The Lost Art of Letter Writing

When was the last time you received a letter?

I don’t mean a bill or a sales pitch in an envelope, I mean a proper, heartfelt, personal letter? It seems hard to imagine in these days of texts, emails and WhatsApp voice notes but once upon a time, writing letters was our main form of communication. Even in hard times, like World War 2, people stayed in touch via ‘snail mail’ and wrote to each other from warships and air raid shelters and even the blood and guts of the trenches. 

My mum has letters that my grandparents wrote each other during the war, when he was away in the Navy and she was living in the bombardment of the London blitz. Today, those letters give a fascinating snapshot of a pivotal time in history, but back then I imagine they were something far more personal to treasure.

Perhaps it’s the knowledge that the sender’s fingers touched those same pages; that their love is blended in with the ink, but to me a letter contains far more heart and soul than an electronic message.

Ever since I moved out of home my dad has written letters to me, and I’ve kept every one. I now have boxes and bags and drawers of them, full of his wisdom and wit and love.

When I was writing the first draft of my new novel The Secret Keeper I wanted to inject some heart and soul into my spy thriller, so I came up with the idea of a woman trapped in Occupied France writing a last letter to her grand-daughter before the Nazis banned overseas mail. 

I drew upon the kind of letters my dad writes me when I wrote this fictional letter from Grand-Mere Rose, as she tries to compress everything she would want to tell her grand-daughter into 9 words…

Love your fear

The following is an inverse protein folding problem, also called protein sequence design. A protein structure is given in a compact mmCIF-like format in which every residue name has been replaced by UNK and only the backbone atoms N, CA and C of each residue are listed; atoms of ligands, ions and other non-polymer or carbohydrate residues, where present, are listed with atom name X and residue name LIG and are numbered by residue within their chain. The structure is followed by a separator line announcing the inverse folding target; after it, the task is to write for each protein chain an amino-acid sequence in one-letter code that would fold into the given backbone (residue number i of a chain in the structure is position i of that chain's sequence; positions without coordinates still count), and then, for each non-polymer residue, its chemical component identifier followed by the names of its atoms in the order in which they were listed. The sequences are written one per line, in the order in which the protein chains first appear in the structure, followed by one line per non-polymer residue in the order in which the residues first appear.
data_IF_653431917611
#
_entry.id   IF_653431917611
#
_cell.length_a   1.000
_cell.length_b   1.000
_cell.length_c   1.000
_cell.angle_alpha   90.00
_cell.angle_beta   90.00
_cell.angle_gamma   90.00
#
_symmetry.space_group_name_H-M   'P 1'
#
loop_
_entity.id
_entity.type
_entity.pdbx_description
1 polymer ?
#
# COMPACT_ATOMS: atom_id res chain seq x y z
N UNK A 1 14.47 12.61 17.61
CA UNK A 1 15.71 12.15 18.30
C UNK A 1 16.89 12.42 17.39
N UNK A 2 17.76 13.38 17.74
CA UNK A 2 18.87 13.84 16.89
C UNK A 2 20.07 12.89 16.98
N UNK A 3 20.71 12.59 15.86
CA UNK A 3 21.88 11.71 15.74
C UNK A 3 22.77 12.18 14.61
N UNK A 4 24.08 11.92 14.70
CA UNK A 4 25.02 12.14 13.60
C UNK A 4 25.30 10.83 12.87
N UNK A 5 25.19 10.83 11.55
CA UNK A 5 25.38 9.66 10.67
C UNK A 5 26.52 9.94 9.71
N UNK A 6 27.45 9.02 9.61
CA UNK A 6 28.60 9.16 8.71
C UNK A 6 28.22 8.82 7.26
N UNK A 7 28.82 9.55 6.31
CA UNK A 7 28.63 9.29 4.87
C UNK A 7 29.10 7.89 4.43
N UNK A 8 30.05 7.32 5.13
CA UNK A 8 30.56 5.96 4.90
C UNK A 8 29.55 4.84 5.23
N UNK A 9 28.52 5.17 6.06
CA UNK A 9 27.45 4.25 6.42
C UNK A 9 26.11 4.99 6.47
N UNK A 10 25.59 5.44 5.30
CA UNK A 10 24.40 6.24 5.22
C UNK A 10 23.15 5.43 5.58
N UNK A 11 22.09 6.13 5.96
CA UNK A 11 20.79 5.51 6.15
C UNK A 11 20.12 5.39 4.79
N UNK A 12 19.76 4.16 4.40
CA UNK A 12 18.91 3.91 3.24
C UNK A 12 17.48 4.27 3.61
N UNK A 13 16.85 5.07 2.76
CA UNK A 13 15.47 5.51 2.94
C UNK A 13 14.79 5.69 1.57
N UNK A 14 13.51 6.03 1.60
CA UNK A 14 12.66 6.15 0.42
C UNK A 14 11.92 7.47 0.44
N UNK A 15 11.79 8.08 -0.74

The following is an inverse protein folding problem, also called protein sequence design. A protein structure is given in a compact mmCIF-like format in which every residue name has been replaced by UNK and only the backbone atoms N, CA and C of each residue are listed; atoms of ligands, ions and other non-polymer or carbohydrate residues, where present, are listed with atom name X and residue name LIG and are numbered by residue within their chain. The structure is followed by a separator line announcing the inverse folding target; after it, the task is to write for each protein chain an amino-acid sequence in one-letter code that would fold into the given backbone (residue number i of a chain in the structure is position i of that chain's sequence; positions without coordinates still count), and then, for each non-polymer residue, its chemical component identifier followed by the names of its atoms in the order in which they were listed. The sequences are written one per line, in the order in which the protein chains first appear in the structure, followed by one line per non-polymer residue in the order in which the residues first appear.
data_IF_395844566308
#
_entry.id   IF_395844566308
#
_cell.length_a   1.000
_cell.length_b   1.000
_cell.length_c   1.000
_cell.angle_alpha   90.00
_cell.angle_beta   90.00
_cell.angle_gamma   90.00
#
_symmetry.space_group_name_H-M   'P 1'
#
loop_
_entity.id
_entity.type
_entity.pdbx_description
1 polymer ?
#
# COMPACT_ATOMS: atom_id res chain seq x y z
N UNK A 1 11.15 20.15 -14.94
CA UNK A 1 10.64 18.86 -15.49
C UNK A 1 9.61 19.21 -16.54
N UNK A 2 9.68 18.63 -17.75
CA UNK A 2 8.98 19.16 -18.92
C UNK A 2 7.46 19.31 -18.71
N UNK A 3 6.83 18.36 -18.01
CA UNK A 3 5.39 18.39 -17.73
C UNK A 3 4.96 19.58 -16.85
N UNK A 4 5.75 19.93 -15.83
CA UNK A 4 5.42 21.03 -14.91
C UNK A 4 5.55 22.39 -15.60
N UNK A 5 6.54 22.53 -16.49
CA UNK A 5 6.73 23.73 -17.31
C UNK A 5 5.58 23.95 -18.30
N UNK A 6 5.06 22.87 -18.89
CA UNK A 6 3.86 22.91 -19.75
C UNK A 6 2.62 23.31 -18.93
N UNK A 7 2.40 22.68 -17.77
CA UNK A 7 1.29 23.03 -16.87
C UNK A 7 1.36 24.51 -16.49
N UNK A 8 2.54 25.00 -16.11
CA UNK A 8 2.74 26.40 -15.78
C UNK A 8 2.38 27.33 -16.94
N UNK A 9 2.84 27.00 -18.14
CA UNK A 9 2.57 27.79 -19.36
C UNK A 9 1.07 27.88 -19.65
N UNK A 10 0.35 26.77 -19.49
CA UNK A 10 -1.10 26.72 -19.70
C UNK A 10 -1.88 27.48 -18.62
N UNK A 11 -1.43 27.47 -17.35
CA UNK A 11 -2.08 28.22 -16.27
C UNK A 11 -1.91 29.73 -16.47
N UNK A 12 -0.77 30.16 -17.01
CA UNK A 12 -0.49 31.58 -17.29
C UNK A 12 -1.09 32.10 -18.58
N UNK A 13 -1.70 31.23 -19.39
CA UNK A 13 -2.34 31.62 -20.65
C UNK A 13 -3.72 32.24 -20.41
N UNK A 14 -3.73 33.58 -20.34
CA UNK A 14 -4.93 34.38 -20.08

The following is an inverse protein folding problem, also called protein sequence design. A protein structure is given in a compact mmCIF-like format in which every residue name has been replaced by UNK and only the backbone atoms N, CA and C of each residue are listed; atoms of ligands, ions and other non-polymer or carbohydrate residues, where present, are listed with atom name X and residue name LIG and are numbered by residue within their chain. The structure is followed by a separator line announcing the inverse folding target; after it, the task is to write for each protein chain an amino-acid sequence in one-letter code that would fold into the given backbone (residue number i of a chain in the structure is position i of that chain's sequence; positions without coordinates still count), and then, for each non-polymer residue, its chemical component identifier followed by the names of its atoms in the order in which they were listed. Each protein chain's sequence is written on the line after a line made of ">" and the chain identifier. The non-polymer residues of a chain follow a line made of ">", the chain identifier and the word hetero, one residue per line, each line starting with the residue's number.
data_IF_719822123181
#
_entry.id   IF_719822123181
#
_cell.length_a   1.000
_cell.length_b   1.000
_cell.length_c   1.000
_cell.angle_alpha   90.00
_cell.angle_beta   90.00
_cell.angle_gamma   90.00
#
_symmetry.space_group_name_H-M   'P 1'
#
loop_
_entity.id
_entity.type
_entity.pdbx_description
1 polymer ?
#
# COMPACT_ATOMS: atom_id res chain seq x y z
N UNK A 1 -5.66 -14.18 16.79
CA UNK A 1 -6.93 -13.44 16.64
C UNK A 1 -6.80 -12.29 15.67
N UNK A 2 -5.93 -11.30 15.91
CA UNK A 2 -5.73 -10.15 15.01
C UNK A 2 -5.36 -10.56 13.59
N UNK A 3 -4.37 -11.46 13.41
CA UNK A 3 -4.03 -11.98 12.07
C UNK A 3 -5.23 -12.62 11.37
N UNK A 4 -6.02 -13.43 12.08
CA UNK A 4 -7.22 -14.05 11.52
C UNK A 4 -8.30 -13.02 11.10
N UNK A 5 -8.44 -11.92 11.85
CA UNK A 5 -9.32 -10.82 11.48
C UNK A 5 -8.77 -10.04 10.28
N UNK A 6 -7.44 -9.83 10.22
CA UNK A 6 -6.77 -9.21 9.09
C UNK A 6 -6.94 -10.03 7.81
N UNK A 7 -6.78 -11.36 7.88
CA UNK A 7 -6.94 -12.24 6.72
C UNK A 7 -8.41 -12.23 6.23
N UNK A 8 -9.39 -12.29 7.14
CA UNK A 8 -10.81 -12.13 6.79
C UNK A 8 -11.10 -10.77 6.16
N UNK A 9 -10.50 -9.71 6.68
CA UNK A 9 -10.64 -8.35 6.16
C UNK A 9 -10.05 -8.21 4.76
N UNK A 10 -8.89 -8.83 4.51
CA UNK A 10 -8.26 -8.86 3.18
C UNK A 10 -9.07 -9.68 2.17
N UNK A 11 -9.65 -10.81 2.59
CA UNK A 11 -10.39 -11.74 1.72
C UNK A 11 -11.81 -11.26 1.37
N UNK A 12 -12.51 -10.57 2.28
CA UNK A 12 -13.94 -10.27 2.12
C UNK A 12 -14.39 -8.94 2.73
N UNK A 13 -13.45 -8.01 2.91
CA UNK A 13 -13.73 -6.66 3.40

Seek the wonder

Embrace the mystery

Little does she realise the affect this letter will have on her grand-daughter, Elena, and how her words of wisdom will help her as she joins the American Secret Service agency, the OSS, and works undercover as a spy in Europe to try and help liberate her grand-mother.

My greatest hope for The Secret Keeper is that it inspires readers to rediscover the lost art of letter writing.

I know it’s so much quicker and easier to send a quick text but how lovely would it be to take the time and effort to write something the recipient could treasure?

Whose day could you make by sending them a letter?

And what would you write to them?

Maybe you could thank them…

Or send them a quote you think might inspire them…

Or reminisce about a special time you shared…

Or just jot them a line to let them know you’re thinking about them…

Whatever the content of your letter, I guarantee it will make the most delightful surprise.

Here’s to communicating and connecting the old-fashioned and heartfelt way!

The Secret Keeper is available in digital, paperback and audio now.

Find out more and order your copy here.

“I learned so much about Hollywood’s role in the war and the outstanding courage of undercover agents in Europe. This book needs to be on every historical fiction reader’s list.” GoodReads review⭐⭐⭐⭐⭐

“I will never forget The Secret Keeper … a soul-stirring, compelling adventure that kept me pinned to the pages. I highly recommend this amazing historical novel.” The Musician’s Poet ⭐⭐⭐⭐⭐


  1. Real handwritten letters are lovely and have such a sense of care about them. I have an old French postcard that I found in a second hand book that seems like it was sent to a lover, I can’t tell exactly what is written on it, but it feels like I’ve had a tiny glimpse into someone’s life, it’s a really special thing. : )

    1. siobhancurham

      Oh that’s so lovely! And it feels like it could be the start of a really intriguing story…

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